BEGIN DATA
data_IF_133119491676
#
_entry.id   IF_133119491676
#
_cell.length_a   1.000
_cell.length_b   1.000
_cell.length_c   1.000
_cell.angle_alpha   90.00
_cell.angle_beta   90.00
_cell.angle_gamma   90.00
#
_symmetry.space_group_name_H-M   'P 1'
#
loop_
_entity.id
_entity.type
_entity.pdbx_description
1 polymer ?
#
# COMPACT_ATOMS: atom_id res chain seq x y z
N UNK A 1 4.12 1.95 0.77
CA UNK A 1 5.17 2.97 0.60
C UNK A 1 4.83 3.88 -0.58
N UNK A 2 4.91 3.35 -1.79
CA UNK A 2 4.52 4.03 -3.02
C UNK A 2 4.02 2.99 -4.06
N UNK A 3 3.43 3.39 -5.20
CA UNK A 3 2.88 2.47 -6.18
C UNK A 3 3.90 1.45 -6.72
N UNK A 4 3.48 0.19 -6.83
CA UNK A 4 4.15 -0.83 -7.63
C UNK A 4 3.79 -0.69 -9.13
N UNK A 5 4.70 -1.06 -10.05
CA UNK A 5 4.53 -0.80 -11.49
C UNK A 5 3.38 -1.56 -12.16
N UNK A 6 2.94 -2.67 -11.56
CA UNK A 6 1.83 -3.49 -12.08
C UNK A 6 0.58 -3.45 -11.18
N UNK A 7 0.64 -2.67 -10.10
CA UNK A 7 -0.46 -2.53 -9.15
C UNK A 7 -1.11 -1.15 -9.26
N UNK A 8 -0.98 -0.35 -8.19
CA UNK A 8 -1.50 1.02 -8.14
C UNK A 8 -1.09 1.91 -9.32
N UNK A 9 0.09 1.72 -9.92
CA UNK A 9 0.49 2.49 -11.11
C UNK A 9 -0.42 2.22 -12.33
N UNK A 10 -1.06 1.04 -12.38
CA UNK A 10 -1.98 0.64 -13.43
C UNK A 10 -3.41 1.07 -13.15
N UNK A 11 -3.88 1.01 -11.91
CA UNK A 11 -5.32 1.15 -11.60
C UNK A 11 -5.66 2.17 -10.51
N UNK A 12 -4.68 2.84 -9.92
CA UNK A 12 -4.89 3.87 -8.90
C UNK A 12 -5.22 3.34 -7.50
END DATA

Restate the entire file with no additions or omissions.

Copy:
data_IF_133119491676
#
_entry.id   IF_133119491676
#
_cell.length_a   1.000
_cell.length_b   1.000
_cell.length_c   1.000
_cell.angle_alpha   90.00
_cell.angle_beta   90.00
_cell.angle_gamma   90.00
#
_symmetry.space_group_name_H-M   'P 1'
#
loop_
_entity.id
_entity.type
_entity.pdbx_description
1 polymer ?
#
# COMPACT_ATOMS: atom_id res chain seq x y z
N UNK A 1 4.12 1.95 0.77
CA UNK A 1 5.17 2.97 0.60
C UNK A 1 4.83 3.88 -0.58
N UNK A 2 4.91 3.35 -1.79
CA UNK A 2 4.52 4.03 -3.02
C UNK A 2 4.02 2.99 -4.06
N UNK A 3 3.43 3.39 -5.20
CA UNK A 3 2.88 2.47 -6.18
C UNK A 3 3.90 1.45 -6.72
N UNK A 4 3.48 0.19 -6.83
CA UNK A 4 4.15 -0.83 -7.63
C UNK A 4 3.79 -0.69 -9.13
N UNK A 5 4.70 -1.06 -10.05
CA UNK A 5 4.53 -0.80 -11.49
C UNK A 5 3.38 -1.56 -12.16
N UNK A 6 2.94 -2.67 -11.56
CA UNK A 6 1.83 -3.49 -12.08
C UNK A 6 0.58 -3.45 -11.18
N UNK A 7 0.64 -2.67 -10.10
CA UNK A 7 -0.46 -2.53 -9.15
C UNK A 7 -1.11 -1.15 -9.26
N UNK A 8 -0.98 -0.35 -8.19
CA UNK A 8 -1.50 1.02 -8.14
C UNK A 8 -1.09 1.91 -9.32
N UNK A 9 0.09 1.72 -9.92
CA UNK A 9 0.49 2.49 -11.11
C UNK A 9 -0.42 2.22 -12.33
N UNK A 10 -1.06 1.04 -12.38
CA UNK A 10 -1.98 0.64 -13.43
C UNK A 10 -3.41 1.07 -13.15
N UNK A 11 -3.88 1.01 -11.91
CA UNK A 11 -5.32 1.15 -11.60
C UNK A 11 -5.66 2.17 -10.51
N UNK A 12 -4.68 2.84 -9.92
CA UNK A 12 -4.89 3.87 -8.90
C UNK A 12 -5.22 3.34 -7.50